Chapter 14: Mary, The Astrologer
By Renko Doremi Rodenburg
Maxwell trailed after Fleur through the mirrorworld, passing by a fading mirror figment, a reflection long since detached from its owner. A noble, once, but now without anything to anchor it or maintain its self image, it had started to become runny. A stream of colour and flesh trailed behind it as it swerved around the cobblestone path of mirrored Luson, wailing and lamenting its unfortunate circumstances.
“Do I create a new reflection everytime I look into the mirror?” Maxwell asked.
“No, only if you’re too far away from your previous reflection or if he has faded away already. It happens when you or he wanders off too far,” Fleur explained to him.
The mirrorworld was her world. It was strange to see the pale and underweight girl in her element like this, so confident. Almost happy.
“It’s terrifying,” Maxwell said. “I don’t think I can comfortably sleep in a room with a mirror ever again.”
“You shouldn’t,” Fleur said.
A world completely composed of reflections. What wasn’t reflected by mirrors in the real world, did not exist here. Voids, either black and empty or filled with decaying, greyscale vistas of long ago. What was reflected was imperfect, and when reflected no longer, it started to change. Decay.
Mirrors in the real world were like bright windows, where reflections of people stood happily mimicking their original’s movements. When the original moved away from the mirror, despair set in.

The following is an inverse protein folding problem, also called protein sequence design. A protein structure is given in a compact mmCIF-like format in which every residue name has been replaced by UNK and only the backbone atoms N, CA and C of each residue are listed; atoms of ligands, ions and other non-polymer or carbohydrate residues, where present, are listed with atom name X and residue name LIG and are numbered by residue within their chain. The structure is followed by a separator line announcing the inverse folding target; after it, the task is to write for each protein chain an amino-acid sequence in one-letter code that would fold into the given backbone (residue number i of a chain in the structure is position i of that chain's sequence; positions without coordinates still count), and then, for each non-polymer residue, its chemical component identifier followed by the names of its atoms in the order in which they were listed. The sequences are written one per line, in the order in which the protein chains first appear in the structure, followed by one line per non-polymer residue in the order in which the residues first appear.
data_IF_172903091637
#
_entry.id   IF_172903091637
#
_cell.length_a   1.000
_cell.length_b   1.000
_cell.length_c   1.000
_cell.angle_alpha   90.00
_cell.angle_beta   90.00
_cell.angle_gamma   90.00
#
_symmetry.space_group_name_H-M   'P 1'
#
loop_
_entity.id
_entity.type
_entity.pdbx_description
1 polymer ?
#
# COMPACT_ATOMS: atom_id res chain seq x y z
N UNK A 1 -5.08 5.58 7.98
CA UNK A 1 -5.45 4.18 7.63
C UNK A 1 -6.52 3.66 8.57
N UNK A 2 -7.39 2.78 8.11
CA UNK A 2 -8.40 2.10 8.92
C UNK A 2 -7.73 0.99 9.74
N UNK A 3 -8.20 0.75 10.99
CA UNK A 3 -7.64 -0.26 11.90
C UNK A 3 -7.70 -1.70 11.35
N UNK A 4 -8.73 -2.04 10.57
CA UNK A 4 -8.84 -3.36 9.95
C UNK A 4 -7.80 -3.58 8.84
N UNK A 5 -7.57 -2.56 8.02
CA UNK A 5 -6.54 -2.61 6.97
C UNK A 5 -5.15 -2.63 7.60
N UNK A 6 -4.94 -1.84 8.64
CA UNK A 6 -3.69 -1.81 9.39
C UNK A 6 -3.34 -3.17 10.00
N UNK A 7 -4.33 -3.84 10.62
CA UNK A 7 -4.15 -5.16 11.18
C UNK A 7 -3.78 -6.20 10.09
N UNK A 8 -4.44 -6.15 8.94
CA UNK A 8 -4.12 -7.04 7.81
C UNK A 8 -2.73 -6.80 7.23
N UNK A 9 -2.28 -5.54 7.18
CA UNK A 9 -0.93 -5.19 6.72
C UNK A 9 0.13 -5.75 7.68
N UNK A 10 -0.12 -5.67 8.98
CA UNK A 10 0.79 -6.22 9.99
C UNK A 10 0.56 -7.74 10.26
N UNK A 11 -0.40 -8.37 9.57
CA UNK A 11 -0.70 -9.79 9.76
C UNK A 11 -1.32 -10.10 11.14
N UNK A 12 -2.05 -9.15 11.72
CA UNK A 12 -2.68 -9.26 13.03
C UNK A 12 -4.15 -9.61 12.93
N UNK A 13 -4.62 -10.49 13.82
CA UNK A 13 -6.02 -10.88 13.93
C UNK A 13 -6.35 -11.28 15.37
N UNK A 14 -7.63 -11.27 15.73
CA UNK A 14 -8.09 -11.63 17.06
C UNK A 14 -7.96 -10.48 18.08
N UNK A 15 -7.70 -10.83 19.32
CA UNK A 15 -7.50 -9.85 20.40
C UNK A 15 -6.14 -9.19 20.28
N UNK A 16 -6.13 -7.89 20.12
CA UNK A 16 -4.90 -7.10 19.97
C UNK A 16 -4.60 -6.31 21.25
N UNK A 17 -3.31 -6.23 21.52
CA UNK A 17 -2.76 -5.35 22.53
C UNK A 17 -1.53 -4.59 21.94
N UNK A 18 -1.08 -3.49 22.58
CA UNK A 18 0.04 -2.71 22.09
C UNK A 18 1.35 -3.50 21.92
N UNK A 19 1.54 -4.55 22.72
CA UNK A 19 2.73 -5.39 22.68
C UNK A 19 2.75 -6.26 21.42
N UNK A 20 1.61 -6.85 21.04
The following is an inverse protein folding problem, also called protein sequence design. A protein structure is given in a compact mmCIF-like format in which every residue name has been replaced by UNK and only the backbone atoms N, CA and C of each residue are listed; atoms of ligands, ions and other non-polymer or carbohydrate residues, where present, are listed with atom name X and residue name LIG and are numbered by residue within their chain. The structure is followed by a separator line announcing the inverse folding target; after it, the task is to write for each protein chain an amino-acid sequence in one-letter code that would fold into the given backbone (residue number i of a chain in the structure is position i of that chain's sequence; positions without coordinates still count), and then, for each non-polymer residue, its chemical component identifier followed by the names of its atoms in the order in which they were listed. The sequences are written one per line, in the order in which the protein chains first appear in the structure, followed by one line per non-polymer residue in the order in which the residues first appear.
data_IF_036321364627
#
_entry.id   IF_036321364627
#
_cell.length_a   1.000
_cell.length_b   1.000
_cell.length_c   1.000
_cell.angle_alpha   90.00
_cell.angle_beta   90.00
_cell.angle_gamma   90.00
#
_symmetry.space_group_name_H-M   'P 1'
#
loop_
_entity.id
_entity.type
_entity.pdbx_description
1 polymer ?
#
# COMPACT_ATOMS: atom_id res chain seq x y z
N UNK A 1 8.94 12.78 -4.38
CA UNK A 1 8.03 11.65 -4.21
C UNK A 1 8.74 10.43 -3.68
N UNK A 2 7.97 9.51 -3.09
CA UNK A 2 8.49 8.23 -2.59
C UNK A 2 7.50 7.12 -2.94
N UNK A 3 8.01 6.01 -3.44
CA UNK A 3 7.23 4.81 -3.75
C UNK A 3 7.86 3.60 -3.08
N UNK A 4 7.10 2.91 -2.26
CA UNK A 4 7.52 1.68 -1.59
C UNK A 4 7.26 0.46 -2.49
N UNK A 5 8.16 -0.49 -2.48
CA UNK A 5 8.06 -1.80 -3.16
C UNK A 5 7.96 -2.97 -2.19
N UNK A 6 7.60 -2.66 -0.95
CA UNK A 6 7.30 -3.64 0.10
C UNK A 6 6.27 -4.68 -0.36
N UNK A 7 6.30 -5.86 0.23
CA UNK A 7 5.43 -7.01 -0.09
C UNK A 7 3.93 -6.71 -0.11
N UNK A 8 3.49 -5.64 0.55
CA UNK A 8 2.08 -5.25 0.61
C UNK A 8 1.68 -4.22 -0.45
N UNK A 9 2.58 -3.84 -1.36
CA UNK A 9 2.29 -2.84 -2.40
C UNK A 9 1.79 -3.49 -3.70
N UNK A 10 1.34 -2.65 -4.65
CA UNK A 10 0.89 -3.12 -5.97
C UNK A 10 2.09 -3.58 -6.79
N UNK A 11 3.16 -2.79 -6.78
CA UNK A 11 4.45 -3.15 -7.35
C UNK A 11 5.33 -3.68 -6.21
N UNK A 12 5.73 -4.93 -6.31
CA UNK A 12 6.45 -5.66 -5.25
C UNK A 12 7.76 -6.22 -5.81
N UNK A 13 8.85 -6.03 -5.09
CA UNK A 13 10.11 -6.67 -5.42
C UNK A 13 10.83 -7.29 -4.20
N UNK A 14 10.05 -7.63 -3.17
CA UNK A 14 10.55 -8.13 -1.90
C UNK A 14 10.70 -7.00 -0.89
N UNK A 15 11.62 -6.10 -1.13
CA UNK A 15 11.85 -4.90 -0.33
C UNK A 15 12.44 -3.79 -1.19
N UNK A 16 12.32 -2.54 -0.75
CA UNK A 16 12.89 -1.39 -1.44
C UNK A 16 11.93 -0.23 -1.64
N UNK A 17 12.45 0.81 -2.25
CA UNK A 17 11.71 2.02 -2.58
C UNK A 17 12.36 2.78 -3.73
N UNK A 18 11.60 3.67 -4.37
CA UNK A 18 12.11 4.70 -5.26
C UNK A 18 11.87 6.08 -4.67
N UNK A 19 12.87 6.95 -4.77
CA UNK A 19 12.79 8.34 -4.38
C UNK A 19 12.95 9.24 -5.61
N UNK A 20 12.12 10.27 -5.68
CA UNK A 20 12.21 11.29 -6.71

“What happens if something happens to your reflection?” Maxwell asked. He looked around, to see if his own reflection was anywhere near.
“Depends,” Fleur said.
“If it’s connected to you or not. If it’s not, no harm done. A new reflection will form when you look in the mirror next.” A grin formed on her face. “But if I were to, say, stab your reflection while you’re still attached to it, it’d be as if I’d have stabbed you.”
She seemed so very satisfied with this. It made sense, Maxwell thought. The way he understood Fleur, her life was marred with feelings of powerlessness, of alienation and being outcast. This power of hers gave her back a semblance of control over things, even if she seemingly never used it.
Never used it, until a while ago. They’d been going around the Twin Cities spying, stealing and sometimes just sightseeing like this for weeks now, and when they did, Fleur sprang to life like nothing else.
“You really are amazing,” Maxwell made sure to tell her.
Fleur shook her head. She didn’t handle compliments well.
As they wandered through impressionist vistas of an alternate Luson, they approached the Spire. Only parts of it were fully reflected, so it was covered in shadows and gaps and other occultations.
“How many people know about this art?” Maxwell asked her.
“Not a lot,” Fleur replied. “Magicians and Alchemists of the Spire know that it is possible, or at the very least know mirrors are bad news. It’s why they only have them where they need them. But the world’s been diminished, and many things have been lost. I don’t think there’s any magicians left who remember the old ways of walking the mirrored world and speaking with reflections.”
“I’ve been thinking about that,” Maxwell said.
“What?” Fleur asked. A hint of discomfort in her voice, as always when she wasn’t sure of something. She was easy to push off-balance, even by accident.
“I’ve heard that a couple of times now, ‘This world has diminished’, but I’m not sure what it means,” Maxwell explained to her.